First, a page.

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rOBliIBBKD DAILY AND TBI-WKKKXT.
BTiaV WEDNESDAY MOBNIKO.
BY JULIAN A. SELBY,
I'.DITOH AND 1'ltomiKTOH.
Offlco on Main Street, above Taylor,
e*-Book and Job Printing of every do? crip
tion promptly and faithfully attended to.
Inserted in tho Daily at 75 conta por square
for the first and GO cents each subsequent in?
sertion. Long advertisements by tue wock,
month or year, at reasonable rates.
Daily, six month?, $4 00; Tri-Weekly, 2 5( ;
Weoklv, 1 60.
Tba Workingman's Dinner.
"I have brought your dinner, fathor,"
The blacksmith's daughter said,
As she took from her arm tho kottlo
And lifted its shining lid.
"Tboro is not any pie or pudding,
So I will givo you this.
And upon his toil-worn forehead
She left tho childish kias.
The blacksmith took off his apron
And diued in happy mood,
Wondoriug much at tho savor
Hid in his bumble food:
While all about him were visions
Full of prophetic bliss;
But ho novor thought of magic
In his little daughter's kiBs.
While she, with her kottlo swinging.
Merrily trudged away.
Stopping at eight of a squirrel
Catching somo wild bird's lay.
And J thought how many a shadow
Of life and fate we would miss,
If always our frugal dinners
Wore seasoned with a kies.
TIIK DRUNKARD'S DEATH.
DY CHAULES DICKENS.
We will be bold to say that there is
soarcely a mnn in the constant habit ot
walking, day after day, through any of the
crowded thoroughfares of London, who
cannot recollect among tho people whom
bo "knows by sight," to uso a familiar
phrase, some being of abject and
wretched appearance, whom ho remem?
bers to have seen in a very different con?
dition, whom ho has observed sinking
lower and lower, by almost impercepti?
ble degrees, and tho shabbiness and
utter destitution of whose appearanco,
at last, strikes forcibly and painfully
upon bim os he passes by. Is there any
man who bas mixed much with society,
or whoso avocations have caused him to
mingle, nt one time or other, with a
great number of people, who cannot
call to mind tho time when some shabby,
miserable wretch, in rags and filth, who
shuffles past him now in all the squalor
of disease and poverty, was a respecta?
ble tradesman, or a clerk, or a man
following some thriving pursuit, with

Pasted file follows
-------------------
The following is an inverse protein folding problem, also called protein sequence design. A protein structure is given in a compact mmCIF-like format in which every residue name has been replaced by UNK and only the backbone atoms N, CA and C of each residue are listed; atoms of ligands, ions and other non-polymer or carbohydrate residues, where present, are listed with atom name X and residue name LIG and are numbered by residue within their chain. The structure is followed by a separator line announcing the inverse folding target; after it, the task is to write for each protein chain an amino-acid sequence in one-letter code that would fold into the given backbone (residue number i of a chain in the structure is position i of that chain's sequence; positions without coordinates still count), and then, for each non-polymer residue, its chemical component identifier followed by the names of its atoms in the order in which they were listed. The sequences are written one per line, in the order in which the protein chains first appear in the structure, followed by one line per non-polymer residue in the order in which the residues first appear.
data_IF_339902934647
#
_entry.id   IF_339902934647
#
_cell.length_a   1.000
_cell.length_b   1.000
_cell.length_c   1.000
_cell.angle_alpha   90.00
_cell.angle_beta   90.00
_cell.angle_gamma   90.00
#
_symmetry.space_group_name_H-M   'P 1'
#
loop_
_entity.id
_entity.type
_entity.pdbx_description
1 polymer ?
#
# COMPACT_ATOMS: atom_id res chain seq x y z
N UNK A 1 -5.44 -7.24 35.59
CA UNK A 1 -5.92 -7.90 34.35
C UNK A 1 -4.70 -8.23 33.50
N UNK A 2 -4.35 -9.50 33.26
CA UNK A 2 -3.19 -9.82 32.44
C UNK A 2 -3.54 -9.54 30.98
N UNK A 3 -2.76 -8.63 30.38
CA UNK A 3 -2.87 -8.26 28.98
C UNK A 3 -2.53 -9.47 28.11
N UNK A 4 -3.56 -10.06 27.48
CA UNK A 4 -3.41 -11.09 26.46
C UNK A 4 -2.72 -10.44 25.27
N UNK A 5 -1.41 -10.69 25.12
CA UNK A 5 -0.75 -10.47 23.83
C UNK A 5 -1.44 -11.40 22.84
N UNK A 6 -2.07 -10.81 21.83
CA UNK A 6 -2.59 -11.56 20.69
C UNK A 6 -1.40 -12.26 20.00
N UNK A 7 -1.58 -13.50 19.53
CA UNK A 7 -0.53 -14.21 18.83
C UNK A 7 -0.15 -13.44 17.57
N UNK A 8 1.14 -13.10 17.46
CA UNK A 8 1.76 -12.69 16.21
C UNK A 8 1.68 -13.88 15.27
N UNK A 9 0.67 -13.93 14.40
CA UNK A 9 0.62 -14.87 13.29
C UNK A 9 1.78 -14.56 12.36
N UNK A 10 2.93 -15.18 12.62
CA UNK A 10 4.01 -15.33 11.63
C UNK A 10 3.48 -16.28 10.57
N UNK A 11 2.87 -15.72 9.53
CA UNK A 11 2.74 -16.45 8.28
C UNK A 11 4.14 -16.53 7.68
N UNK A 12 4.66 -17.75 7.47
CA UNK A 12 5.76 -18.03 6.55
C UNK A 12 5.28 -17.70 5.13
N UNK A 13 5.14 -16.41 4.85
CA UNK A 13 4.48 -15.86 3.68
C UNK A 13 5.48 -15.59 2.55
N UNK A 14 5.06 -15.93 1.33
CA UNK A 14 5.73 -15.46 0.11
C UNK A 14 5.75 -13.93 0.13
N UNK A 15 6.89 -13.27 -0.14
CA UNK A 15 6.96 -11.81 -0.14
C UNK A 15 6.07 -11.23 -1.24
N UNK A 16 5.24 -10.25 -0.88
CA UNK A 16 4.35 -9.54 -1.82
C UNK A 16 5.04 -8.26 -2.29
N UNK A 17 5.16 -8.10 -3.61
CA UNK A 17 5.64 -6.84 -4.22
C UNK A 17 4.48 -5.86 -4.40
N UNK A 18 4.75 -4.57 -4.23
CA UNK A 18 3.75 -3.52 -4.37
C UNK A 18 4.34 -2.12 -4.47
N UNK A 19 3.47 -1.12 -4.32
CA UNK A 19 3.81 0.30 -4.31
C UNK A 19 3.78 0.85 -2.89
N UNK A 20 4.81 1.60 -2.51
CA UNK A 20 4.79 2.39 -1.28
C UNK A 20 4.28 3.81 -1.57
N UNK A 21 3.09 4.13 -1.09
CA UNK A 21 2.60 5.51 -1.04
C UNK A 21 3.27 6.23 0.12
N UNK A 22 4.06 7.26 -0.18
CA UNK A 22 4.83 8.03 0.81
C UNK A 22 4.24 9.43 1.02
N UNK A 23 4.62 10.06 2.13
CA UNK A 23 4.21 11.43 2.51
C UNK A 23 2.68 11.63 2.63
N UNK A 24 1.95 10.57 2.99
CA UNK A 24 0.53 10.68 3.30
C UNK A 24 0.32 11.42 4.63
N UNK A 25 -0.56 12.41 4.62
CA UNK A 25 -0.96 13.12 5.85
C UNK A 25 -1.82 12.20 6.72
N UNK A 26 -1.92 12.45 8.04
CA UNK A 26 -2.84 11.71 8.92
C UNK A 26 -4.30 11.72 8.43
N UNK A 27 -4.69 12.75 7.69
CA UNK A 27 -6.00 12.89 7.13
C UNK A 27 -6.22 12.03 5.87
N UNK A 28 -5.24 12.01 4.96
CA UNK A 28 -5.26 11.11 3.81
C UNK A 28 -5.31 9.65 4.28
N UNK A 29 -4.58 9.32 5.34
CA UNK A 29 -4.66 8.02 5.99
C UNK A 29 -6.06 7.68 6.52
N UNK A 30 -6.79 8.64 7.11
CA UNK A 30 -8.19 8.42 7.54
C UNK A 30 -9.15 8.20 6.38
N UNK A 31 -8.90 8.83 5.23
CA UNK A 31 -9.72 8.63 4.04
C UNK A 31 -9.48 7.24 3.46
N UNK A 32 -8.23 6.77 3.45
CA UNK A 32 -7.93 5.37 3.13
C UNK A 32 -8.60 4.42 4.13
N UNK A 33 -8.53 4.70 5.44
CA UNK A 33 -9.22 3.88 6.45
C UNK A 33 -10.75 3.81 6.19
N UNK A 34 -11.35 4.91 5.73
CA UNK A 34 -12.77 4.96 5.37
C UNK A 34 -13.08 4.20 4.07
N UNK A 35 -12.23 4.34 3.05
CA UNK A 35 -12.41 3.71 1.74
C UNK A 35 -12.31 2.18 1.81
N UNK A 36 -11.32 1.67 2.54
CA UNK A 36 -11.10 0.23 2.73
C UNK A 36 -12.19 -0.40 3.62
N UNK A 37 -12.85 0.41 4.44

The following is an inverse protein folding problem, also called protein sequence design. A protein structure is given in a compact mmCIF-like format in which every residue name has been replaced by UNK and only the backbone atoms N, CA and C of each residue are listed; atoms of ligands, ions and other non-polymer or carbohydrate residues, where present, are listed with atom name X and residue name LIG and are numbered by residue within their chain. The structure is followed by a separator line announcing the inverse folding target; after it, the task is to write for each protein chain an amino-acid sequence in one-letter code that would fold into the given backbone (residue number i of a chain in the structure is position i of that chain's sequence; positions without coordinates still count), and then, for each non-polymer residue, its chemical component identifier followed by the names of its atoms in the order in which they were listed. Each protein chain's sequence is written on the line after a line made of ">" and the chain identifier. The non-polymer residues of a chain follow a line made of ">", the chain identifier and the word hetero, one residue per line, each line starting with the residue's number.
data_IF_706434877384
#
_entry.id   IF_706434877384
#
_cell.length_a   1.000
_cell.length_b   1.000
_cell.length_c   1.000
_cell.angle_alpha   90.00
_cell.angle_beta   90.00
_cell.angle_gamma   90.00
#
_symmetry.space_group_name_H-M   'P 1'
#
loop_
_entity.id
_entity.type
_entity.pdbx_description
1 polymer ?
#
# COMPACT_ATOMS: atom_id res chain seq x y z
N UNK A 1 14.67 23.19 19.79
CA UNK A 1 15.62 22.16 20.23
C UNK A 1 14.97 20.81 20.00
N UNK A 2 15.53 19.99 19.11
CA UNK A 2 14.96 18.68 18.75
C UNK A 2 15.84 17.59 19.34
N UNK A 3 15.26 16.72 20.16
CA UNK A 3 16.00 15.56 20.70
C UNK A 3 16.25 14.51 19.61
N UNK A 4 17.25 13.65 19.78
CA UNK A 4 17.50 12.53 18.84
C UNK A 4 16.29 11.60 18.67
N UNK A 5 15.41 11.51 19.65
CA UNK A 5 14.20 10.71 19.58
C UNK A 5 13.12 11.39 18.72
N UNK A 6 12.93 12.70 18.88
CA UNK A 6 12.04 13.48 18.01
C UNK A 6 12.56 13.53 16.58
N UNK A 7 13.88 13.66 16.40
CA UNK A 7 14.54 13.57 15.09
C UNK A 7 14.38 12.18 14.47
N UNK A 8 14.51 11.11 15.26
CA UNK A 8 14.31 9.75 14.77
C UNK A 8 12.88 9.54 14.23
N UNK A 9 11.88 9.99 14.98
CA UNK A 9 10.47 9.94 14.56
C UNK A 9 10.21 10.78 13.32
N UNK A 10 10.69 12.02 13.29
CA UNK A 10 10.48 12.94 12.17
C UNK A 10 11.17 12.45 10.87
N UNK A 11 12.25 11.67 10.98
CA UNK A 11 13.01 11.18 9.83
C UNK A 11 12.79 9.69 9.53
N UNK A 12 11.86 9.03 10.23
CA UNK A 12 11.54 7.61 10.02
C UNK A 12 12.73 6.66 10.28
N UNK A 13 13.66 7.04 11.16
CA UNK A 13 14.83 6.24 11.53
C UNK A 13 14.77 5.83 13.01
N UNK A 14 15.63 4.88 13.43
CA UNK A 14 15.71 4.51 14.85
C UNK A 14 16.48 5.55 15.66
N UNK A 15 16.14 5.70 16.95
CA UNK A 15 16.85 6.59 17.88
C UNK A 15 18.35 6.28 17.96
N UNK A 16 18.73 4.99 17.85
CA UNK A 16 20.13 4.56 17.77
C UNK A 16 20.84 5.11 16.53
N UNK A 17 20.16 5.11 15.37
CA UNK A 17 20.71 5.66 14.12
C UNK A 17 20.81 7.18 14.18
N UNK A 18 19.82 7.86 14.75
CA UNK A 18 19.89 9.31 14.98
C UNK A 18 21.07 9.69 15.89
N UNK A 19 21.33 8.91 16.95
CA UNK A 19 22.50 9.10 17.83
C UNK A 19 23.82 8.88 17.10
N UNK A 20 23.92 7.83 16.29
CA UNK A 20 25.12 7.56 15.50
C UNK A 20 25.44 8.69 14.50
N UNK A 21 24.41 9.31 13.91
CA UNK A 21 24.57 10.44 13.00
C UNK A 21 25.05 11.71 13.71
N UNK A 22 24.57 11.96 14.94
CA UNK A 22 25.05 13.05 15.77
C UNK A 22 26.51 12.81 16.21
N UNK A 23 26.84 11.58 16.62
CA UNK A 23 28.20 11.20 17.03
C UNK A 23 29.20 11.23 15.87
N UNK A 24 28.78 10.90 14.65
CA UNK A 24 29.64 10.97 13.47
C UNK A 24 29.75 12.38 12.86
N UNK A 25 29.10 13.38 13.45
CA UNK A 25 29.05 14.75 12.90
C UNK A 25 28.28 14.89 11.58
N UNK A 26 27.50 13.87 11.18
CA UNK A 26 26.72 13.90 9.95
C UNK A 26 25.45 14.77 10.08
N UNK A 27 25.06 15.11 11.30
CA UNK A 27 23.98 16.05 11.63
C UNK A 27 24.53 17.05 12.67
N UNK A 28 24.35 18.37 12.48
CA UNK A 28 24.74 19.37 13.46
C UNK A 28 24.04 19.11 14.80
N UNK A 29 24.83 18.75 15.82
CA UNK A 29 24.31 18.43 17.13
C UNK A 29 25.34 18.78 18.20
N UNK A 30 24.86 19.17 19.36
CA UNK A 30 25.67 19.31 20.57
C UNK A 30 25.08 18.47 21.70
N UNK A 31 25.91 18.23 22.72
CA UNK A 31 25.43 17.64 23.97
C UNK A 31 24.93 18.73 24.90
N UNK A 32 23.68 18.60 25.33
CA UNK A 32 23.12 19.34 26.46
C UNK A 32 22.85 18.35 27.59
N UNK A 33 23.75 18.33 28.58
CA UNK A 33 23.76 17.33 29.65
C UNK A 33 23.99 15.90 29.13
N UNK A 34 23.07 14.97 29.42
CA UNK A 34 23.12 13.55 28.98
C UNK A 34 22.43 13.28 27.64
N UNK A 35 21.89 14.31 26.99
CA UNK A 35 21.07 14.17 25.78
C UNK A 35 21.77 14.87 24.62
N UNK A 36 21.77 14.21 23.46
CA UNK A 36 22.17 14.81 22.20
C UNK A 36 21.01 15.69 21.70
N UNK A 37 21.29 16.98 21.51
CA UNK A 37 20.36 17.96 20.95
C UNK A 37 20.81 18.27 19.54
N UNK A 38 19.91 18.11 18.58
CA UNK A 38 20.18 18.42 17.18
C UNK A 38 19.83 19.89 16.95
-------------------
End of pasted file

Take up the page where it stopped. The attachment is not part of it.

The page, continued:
good prospects and decent means? or
canuot any ol oar readers call to mind,
from among the list of their quondam
acquaintances, some fallen and degraded
man, who lingers abont the pavement in
hungry misery-from whom every one
turns coldly away, and who preserves
himself from sheer starvation nobody
knows how? Alas! such cases are of
too frequent occurrence to bo rare items
in any man's experience; and but too
often arise from one cause-drunkenness
-that fierce rage for the slow, sure
poison that over-steps every other con?
sideration; that oasts aside wife, chil?
dren, friends, happiness and station, and
hurries its victims madly on to degrada?
tion and death.
Some of these men have been im?
pelled, by misfortune and misery, to the
vice that has degraded them. Tho ruin j
of worldly expectations, tho death of
those they loved, the sorrow that slowly
consumes, but will not break the heart,
has driven them wild; and they present
the hideous spectacle of madmen, slowly
dying by their own bauds. But by far
the greater part have wilfully, and with
open oyes, plunged into tho gulf from
which the man who once enters it never
rises more, but into which ho sinks
deeper and deeper down until recovery
Such a man as this once stood by the
bed-side of his dying wife, while his
children knelt around and mingled low
bursts of grief with their innocent
prayers. The room was scantily and
meanly furnished, and it needed but a
glance at tho palo form from which the
light of lifo was fast passing away, to
know that grief, and want, and anxious
care had been busy at tho heart for
many a weary year. An elderly female,
with her face bathed ia tears, wns sup?
porting the head of the dying woman
her daughter-on her arm. But it was
not toward her that tho wan face turned;
it wns not her hand that the cold and
trembling fingers clasped; they pressed
the husbaud's arm; the eyes so soou to
bo closed in deuth, rested on his face,
and the man shook beneath their gaze.
His dress was slovenly and disordered,
his face inflamed, his eyes blood-shot
and heavy. Ho had boen summoned
from some wild debauch to the bed of
sorrow and death.
A shaded lamp by the bed-side cast a
dim light on the figures around, and left
tho remainder of tho room iu thick,
deep shadow. The silence of night pre?
vailed without tho house, and tho still?
ness of death was in tho ohnmber. A
watch hung over tho mantel-shplf; its
low ticking was tho only sound that
broko tho profound quiet, but it was a
solemn one, for well they know who
heard it, that before it lind recorded the
passing of another hour, it would beat
tho kuell of a departed spirit.
It is a dreadful thing to wait and
watch for tho approach of death; to kuow
that hopo is gone, and recovery imposs:
ble; and to sit aud count tho dreary
hours through long, long nights-such
nights as only watchers by tho bed of
sickness know. It chills the blood to
hear tho dearest secrets of tho heart-the
pent-up, hidden secrots of many years
pourod forth by tho unconscious help?
less hoing boforo you; and to think how
little tho reserve and cunning of a whole
lifo will avail, when fovor aud delirium
toar oil" tho mask ut last. Straugo tales
havo been told iu tho wanderings of
dying mehr tales mp f?ll ol guilt and
crime, tliat those who stood by tho sick
person's couch have fled in horror and
affright, loas they should bo scared to
madness by what'they heard and saw;
and inanyvn ^wretch* has died alone, rav?
ing of deeds the very name of which has
driven the boldest mun away.
But no Buoh ravings were to bo heard
at the bed-side by which tho children
knelt. Their half-stifled sobs and mean?
ings alone broke the silence of tho lonely
chamber. And when at last tho mother's
grasp relaxed, and, turning ono look